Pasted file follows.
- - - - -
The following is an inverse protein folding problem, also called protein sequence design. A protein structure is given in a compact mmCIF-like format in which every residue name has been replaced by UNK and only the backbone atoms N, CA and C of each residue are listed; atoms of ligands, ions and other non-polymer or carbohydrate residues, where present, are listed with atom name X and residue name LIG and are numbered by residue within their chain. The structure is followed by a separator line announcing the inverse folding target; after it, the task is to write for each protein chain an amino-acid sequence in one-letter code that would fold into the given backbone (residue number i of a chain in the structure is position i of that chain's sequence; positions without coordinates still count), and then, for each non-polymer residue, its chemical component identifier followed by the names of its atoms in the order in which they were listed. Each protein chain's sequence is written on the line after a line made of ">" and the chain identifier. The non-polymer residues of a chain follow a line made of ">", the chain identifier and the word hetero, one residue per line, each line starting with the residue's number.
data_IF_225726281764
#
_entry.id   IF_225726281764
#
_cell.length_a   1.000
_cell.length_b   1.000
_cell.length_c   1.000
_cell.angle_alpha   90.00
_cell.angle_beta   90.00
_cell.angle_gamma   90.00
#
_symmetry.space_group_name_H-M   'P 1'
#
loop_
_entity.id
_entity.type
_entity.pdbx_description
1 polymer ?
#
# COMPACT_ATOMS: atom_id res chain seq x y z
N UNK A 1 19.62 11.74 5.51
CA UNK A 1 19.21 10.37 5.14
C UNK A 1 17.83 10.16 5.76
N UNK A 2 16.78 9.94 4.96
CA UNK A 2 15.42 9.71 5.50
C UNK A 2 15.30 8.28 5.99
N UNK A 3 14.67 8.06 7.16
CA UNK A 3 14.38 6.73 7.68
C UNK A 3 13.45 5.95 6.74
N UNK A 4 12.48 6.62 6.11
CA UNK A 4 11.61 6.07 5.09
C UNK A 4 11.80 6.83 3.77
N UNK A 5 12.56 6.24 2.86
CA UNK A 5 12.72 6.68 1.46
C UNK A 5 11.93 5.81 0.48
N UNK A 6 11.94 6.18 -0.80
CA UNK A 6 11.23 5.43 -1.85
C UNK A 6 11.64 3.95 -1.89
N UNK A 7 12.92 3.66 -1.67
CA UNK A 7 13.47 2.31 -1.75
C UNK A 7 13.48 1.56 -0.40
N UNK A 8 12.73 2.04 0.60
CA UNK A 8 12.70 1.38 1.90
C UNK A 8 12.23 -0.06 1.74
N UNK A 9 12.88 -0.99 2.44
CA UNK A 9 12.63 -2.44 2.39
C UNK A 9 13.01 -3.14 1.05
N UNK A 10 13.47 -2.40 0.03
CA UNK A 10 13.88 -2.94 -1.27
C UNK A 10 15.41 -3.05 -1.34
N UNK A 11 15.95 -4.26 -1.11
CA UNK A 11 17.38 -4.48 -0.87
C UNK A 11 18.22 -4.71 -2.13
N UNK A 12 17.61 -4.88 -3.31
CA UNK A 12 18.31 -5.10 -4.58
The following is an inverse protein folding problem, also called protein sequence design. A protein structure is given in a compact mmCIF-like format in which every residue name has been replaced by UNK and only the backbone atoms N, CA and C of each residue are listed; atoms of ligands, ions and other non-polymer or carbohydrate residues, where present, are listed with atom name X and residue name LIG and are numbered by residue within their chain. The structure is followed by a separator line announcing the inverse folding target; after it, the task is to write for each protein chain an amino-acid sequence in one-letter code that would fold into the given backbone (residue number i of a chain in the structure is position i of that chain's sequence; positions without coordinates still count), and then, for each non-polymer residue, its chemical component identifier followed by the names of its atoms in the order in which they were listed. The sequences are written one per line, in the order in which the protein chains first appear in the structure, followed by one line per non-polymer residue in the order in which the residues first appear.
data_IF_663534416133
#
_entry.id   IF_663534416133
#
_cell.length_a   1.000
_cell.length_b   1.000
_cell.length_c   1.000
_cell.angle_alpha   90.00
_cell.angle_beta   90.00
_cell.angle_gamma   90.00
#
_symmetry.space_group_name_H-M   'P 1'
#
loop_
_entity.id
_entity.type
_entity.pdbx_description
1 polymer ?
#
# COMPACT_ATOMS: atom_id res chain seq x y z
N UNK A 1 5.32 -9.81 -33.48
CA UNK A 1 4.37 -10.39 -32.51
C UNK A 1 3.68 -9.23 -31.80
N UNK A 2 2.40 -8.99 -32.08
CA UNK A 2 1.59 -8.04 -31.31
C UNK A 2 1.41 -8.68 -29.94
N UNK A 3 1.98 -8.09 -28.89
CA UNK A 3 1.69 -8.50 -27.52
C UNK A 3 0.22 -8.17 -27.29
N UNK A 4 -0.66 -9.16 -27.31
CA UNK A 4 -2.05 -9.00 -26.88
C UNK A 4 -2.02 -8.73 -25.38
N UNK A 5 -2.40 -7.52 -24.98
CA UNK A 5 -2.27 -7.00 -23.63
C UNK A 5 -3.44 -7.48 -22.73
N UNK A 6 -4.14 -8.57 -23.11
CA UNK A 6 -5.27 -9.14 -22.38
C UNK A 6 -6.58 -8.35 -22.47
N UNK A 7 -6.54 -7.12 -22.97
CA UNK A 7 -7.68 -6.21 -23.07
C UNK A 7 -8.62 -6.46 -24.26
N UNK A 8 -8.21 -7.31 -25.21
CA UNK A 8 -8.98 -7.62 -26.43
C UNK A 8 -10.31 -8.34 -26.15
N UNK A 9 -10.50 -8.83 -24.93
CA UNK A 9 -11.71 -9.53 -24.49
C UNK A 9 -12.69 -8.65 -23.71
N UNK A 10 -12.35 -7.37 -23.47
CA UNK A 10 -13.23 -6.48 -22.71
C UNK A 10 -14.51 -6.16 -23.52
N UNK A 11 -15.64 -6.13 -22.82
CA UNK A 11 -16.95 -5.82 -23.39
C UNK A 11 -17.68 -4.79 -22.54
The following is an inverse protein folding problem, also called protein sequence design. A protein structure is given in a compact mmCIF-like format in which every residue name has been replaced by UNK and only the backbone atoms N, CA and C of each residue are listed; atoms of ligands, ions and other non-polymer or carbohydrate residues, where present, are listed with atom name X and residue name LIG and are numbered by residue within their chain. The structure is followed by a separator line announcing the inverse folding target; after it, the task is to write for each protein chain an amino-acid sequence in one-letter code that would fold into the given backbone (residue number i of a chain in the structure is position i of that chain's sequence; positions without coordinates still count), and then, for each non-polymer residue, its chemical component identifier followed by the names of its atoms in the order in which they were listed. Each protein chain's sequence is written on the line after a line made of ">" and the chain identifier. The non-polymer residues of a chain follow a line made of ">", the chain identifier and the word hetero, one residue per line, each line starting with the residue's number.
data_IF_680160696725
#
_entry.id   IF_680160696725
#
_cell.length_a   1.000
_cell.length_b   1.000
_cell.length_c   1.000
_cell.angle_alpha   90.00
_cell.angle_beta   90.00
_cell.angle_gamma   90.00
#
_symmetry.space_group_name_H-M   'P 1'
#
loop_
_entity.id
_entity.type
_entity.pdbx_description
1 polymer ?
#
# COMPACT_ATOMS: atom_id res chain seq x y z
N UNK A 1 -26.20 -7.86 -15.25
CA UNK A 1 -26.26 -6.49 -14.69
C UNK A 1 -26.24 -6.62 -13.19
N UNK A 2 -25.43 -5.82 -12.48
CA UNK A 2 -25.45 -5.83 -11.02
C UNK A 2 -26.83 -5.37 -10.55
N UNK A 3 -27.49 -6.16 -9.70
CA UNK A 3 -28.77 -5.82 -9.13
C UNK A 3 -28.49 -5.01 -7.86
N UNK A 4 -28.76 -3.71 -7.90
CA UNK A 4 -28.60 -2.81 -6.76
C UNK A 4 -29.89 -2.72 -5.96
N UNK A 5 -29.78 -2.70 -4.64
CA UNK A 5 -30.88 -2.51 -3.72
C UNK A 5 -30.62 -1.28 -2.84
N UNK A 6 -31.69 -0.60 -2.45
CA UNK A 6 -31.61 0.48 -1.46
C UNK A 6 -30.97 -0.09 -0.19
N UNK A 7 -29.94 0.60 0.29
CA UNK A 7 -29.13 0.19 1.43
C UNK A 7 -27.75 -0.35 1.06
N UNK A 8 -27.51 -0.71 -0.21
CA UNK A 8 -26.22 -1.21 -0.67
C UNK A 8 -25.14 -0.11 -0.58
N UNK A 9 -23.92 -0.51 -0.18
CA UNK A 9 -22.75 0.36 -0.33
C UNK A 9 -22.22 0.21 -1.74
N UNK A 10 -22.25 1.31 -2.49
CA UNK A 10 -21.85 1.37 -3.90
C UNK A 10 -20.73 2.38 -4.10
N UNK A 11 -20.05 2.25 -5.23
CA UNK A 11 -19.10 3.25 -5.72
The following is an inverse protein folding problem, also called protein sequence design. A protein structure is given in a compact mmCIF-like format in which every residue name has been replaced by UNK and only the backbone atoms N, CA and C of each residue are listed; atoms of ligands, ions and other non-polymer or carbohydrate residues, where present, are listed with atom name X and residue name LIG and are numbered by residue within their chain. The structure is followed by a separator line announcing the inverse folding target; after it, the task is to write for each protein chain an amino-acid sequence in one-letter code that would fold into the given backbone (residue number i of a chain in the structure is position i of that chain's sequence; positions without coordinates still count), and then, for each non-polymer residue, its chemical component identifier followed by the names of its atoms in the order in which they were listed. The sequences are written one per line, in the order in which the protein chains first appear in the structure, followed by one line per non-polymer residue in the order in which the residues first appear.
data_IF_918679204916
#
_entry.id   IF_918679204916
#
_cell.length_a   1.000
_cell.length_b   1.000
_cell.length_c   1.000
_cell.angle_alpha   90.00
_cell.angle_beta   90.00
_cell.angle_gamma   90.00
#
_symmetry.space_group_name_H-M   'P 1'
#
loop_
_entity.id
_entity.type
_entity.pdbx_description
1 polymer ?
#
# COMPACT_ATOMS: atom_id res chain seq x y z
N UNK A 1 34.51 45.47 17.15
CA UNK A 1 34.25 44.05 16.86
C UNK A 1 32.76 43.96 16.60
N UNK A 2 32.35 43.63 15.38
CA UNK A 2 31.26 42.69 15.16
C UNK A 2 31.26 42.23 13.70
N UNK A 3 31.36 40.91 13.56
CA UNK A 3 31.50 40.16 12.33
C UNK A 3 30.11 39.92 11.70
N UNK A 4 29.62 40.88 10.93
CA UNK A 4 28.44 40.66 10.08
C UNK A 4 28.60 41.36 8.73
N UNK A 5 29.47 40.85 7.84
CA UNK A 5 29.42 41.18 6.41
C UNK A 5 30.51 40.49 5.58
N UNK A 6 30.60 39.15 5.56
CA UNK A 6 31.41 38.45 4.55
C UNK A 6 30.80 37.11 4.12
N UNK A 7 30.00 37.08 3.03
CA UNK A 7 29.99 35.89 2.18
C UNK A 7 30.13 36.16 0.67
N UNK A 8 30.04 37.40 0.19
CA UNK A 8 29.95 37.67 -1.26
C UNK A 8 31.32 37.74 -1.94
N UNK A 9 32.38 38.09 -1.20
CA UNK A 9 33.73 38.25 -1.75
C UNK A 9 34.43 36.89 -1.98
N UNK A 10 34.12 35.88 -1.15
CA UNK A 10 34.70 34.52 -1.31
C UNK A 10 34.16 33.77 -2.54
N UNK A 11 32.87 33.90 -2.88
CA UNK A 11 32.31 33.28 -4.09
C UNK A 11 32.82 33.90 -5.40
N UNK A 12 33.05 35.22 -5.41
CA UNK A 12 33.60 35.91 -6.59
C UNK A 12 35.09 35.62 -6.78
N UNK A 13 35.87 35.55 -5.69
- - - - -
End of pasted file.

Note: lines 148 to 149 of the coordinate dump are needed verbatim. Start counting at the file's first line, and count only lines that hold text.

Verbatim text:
CA UNK A 6 -31.61 0.48 -1.46
C UNK A 6 -30.97 -0.09 -0.19